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Les Amours Imaginaires gets standing ovation in Cannes

21-year-old Xavier Dolan received a standing ovation at the Cannes Fest this weekend for his second film, Les Amours imaginaires. CTV reports:

“I’ve been in interviews the whole day so I’m just starting to read the reviews,” [Dolan] told The Canadian Press on Sunday. “But the public reception was really warm, it was very moving.”

Dolan plays Francis “a sensitive intellectual gay man” and Monika Chokri stars as his best friend Marie “a sharp-tongued woman who dresses in vintage.” Says Mike Goodridge, Screen Daily:

Both of them are attracted to a young man in their circle called Nicolas (Niels Schneider), a sexy guy with a mop of blond hair who is new in town and looking for friends.

Both fall hard for the outgoing, intelligent Nicolas and each is led on by his flirtatious and tactile manner but neither can work out whether he is gay or straight or interested in either of them. The two begin a duel of sorts in which they try to outdo the other in his affections…

While Dolan’s visual tricksiness and mannerisms wear on the patience, he does achieve occasional moments of visual poetry and, appropriately bearing in mind his age, captures the despair and longing of young heartache. This time he also laces the angst with a dose of caustic humour missing from last year’s I Killed My Mother. His intrepid experimentation with visual language is not always successful but suggests great things from the young film-maker in the future.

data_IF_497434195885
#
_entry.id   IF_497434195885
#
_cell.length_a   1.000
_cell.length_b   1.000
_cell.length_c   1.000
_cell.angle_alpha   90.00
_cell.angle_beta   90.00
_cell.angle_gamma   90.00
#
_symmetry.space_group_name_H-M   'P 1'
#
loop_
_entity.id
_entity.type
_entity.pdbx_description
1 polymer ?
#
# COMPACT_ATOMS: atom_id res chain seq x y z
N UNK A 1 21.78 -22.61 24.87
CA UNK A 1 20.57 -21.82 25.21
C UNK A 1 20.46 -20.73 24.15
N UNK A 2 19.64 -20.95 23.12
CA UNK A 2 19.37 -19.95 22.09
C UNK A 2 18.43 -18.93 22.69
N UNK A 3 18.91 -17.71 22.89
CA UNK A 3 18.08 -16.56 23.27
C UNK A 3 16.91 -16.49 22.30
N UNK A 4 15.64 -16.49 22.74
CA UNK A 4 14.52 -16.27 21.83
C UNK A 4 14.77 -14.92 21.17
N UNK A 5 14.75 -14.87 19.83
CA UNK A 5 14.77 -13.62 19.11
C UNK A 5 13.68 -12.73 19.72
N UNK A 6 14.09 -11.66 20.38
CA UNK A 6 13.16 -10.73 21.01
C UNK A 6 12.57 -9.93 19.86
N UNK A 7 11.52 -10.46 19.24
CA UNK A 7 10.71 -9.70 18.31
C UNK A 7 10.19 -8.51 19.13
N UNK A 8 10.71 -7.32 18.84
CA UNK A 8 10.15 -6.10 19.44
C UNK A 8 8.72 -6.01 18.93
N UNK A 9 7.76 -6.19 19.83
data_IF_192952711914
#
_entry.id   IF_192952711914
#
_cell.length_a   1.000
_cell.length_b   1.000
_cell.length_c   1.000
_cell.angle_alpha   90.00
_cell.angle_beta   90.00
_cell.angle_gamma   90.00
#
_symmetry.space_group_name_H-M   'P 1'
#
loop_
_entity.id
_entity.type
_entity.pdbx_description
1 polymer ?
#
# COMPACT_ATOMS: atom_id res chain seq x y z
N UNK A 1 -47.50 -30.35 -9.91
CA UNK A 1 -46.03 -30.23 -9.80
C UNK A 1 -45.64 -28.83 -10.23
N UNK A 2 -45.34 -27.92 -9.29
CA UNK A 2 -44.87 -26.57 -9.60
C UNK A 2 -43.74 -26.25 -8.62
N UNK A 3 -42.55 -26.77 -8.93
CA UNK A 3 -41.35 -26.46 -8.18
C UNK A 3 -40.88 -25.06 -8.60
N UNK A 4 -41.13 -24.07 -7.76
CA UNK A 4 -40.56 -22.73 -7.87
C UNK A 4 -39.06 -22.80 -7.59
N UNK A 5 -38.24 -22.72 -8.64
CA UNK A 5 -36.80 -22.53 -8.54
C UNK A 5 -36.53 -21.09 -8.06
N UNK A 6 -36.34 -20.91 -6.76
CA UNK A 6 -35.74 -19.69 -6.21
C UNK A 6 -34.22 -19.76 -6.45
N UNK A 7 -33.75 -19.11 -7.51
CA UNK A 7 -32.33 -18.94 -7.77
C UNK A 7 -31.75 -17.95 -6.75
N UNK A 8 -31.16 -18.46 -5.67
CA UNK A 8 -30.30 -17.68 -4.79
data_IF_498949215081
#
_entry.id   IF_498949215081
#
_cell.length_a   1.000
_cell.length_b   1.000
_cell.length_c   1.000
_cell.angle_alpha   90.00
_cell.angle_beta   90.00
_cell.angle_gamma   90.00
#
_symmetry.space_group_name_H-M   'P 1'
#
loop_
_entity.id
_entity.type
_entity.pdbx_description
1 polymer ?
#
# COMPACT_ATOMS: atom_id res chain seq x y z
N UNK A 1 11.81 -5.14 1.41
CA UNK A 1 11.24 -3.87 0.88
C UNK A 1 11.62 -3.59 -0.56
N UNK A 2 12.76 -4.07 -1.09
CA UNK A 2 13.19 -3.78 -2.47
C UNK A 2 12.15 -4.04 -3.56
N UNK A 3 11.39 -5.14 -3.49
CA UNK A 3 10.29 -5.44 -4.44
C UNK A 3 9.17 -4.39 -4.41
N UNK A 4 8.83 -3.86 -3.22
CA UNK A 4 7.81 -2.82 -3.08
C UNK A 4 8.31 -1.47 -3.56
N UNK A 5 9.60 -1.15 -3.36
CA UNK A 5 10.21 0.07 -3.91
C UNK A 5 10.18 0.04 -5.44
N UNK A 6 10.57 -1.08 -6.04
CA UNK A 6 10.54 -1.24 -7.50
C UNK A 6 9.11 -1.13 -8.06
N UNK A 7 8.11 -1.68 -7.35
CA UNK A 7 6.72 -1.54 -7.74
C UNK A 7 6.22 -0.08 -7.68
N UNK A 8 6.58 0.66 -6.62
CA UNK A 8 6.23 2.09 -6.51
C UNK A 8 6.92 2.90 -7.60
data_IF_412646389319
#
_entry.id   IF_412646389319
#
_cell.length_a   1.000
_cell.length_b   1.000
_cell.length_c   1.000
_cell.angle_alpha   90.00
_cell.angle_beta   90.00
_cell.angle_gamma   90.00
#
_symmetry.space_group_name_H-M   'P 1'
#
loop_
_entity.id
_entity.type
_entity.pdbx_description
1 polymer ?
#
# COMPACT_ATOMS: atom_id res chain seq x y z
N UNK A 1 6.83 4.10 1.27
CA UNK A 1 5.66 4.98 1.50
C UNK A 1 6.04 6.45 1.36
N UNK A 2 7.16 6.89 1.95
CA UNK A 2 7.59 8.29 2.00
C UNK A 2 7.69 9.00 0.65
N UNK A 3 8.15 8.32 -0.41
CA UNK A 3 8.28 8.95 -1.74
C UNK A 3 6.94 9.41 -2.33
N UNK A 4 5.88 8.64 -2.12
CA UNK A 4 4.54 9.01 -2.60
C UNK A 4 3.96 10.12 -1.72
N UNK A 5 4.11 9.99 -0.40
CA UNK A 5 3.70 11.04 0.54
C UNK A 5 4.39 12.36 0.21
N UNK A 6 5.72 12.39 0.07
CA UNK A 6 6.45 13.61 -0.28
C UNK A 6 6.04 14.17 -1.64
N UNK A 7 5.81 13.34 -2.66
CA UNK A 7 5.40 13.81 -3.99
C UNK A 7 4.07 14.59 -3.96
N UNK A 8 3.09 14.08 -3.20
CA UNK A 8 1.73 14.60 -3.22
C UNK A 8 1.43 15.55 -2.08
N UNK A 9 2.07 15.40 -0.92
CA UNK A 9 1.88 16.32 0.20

IndieWire‘s Eric Kohn is less infatuated:

A hyperstylized “Jules and Jim” update, Canadian actor-turned-filmmaker prodigy Xavier Dolan’s French language romance “Heartbeats” (“Les Amour Imaginaires”) is as hip as he intends it. At the same time, this chic look at a bisexual love triangle occasionally feels too entangled in its own cool maneuvers.

…Dolan appears to have taken more precise cues from Pedro Almod√≥var: He repeatedly turns to familiar visual trickery to inject elegance into the scenario, as if to distract from its constant redundancies. Slo-mo is a common effect. Symphonic music intentionally overstates the mood. A steady onslaught of poetic imagery, much of it imagined, often reaches overbearing proportions…

In a sense, “Heartbeats” demonstrates that Dolan has a lot on his mind as a budding filmmaker. The movie is a classy rumination on the single theme that it drives home again and again, and avoids sheer redundancy only because the production remains so ably constructed.

Les Amours imaginaires opens in Quebec on June 11 and expands to the rest of Canada this fall.

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